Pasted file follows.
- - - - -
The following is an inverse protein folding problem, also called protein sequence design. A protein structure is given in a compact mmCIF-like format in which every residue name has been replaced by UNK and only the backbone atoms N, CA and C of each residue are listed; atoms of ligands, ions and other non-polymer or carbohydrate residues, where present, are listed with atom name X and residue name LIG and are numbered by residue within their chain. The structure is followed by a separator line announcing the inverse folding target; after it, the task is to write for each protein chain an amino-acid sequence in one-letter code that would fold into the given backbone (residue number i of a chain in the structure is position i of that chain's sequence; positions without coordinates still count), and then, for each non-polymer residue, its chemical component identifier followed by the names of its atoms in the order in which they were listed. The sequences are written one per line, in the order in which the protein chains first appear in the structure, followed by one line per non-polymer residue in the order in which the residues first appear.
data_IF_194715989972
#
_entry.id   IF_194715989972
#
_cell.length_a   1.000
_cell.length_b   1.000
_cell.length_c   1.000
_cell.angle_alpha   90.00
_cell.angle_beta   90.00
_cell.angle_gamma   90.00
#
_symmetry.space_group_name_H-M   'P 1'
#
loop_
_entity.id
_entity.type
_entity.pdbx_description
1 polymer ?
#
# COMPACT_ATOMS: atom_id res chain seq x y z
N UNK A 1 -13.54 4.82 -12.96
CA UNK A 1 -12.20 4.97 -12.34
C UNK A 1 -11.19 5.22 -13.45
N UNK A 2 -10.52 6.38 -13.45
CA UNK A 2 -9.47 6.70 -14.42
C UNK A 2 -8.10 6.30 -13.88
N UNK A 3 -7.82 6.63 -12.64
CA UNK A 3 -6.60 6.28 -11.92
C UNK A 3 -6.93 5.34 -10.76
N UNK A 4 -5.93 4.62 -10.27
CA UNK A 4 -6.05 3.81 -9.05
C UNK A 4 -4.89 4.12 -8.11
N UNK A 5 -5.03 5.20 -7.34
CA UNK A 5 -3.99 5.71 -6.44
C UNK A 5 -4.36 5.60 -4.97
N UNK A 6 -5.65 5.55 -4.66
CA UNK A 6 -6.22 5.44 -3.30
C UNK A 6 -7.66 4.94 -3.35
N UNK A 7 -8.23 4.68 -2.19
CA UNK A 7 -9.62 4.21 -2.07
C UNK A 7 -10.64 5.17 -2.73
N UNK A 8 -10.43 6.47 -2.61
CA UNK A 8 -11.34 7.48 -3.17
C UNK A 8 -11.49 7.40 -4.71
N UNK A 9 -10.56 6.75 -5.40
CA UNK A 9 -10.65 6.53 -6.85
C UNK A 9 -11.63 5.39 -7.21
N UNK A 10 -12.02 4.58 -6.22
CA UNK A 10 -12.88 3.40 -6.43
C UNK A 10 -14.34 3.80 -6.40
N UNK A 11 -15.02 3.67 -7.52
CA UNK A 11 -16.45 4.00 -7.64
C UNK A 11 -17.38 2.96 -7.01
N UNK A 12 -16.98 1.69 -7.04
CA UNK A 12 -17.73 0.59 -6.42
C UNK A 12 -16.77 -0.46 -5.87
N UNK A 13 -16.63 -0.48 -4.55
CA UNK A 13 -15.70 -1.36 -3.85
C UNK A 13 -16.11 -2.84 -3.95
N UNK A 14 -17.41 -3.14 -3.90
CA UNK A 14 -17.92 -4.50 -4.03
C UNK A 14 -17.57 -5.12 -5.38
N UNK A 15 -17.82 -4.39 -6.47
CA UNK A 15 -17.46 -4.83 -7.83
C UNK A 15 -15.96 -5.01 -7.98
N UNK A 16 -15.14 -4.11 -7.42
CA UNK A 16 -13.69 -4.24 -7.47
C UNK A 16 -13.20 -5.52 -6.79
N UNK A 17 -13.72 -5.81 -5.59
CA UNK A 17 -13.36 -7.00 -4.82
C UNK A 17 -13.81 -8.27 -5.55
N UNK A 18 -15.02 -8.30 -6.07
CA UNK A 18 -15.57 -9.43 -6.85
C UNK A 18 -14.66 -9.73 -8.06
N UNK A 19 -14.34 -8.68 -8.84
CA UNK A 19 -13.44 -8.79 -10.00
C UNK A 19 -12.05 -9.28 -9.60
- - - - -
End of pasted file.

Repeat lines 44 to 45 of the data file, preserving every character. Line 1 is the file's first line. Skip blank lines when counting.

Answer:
CA UNK A 8 -11.34 7.48 -3.17
C UNK A 8 -11.49 7.40 -4.71